What do Ashton Kutcher, Ragu and Anthony Weiner have in common? They have all made significant social media blunders. It doesn’t need to be racy pictures, snide comments, or a unfortunate typo – these days any little sliver even a rational personal view can be used against you. It’s important to avoid the pitfalls of common social media blunders and remember the following concepts that you can use if you aren't paying top dollar to a New York SEO agency to clean up your online reputation.
1. It’s Not Really Private
We no longer live in a world where the day to day slip-ups of a business can easily be forgotten, an employee brought your customer the wrong order? Your wait staff had an off day and wasn’t as polite as she should have been? Your sales director made a snide comment in a meeting with a potential client? Previously these types of mistakes were just things that were a one off. No one other than the parties involved had to know about them, but in a world now filled with social media, review sites and personal blogs nothing is private anymore, everything you do and say is open to discussion in the digital dialogue.
2. Social Media Contracts
It would seem straightforward from both a logistics point of view and a legal point of view that, if your employees are extensions of your business and your brand you would expect them to maintain that corporate integrity in all their endeavours, and while this policy is based around the principle be proactive, not reactive, it may not always work, but at the very least you are able to protect yourself legally from fallout if an employee posts something distasteful on a social media platform, or you need to terminate them due to their public actions.
3. Personal or Pleasure?
One of the most important things to remember is that your brand is a separate entity from you. Far too many companies combine business with pleasure and drag polarizing social and political issues into business matters. Do I care about my toilet paper companies stance on gay marriage? That’s a trick question, it’s a company, it shouldn’t have a stance. You and your employees need to remember that your corporate social media accounts represent your business, not you, not an affiliation and not a political party, otherwise you risk polarizing and ultimately losing a large portion of your market.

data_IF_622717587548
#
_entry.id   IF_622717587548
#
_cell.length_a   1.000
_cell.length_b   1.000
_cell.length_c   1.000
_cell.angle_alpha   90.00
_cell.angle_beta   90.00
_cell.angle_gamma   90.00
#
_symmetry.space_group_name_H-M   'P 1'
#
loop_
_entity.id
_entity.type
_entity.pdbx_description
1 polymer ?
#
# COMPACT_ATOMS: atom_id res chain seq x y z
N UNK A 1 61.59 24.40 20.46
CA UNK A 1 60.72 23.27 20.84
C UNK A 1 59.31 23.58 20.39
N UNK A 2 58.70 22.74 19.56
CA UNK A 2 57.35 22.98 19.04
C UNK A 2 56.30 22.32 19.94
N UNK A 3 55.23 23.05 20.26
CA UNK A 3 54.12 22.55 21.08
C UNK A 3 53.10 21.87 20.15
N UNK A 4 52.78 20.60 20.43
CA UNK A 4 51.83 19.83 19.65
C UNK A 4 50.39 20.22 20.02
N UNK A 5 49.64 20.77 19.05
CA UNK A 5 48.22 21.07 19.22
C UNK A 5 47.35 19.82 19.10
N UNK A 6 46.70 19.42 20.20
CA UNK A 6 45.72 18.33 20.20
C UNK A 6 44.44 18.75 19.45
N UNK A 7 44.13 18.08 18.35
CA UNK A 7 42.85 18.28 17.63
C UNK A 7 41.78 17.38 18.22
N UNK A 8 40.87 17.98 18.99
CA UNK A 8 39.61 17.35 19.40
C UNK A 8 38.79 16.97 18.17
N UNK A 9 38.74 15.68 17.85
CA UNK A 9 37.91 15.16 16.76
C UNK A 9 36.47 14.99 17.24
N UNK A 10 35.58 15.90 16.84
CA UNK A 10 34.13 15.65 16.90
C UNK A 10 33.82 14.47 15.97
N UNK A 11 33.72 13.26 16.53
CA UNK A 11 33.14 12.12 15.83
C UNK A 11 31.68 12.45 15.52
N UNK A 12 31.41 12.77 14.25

4. Anger Breeds Hatered
Far too often when an angry patron takes to a socuial media platform or review platform to voice an angry and negative opinion about a product, service or person they are met with an equally angry and brutish retort from the other side. While you may think you are justly defending yourself in this public argument the only thing you are doing is tarnishing your reputation in the eyes of alienated onlookers. To not take a defensive or competitive tone with your customers, level with the customer, register their complaint, tell them how you plan to rectify it and consider re-establishing the customers trust via an exchange or refund. Not only does this act help to re-win a lost customer, but it increases the trust of potential customers as well. (It may also be important to consider where the complaint came from in the first place and see if you can take steps to prevent it in the future – remember all complaints come from a grain of truth).
5. Don’t Dismiss
Many managers think that they can just shrug off online reviews, they won’t matter, people won’t look for them, and they couldn’t be more wrong. Not only are most of your customers looking you up online before they get into bed with you, but they are likely also expecting that you are reading your reviews and using this to help mould your service. Take the time to respond to negative feedback, apologize and try and rectify the situation. Customers and potential customers will appreciate the feedback[divider]
Susan Heitz is a marketing publicist at Synqk.com an SEO Agency from New York
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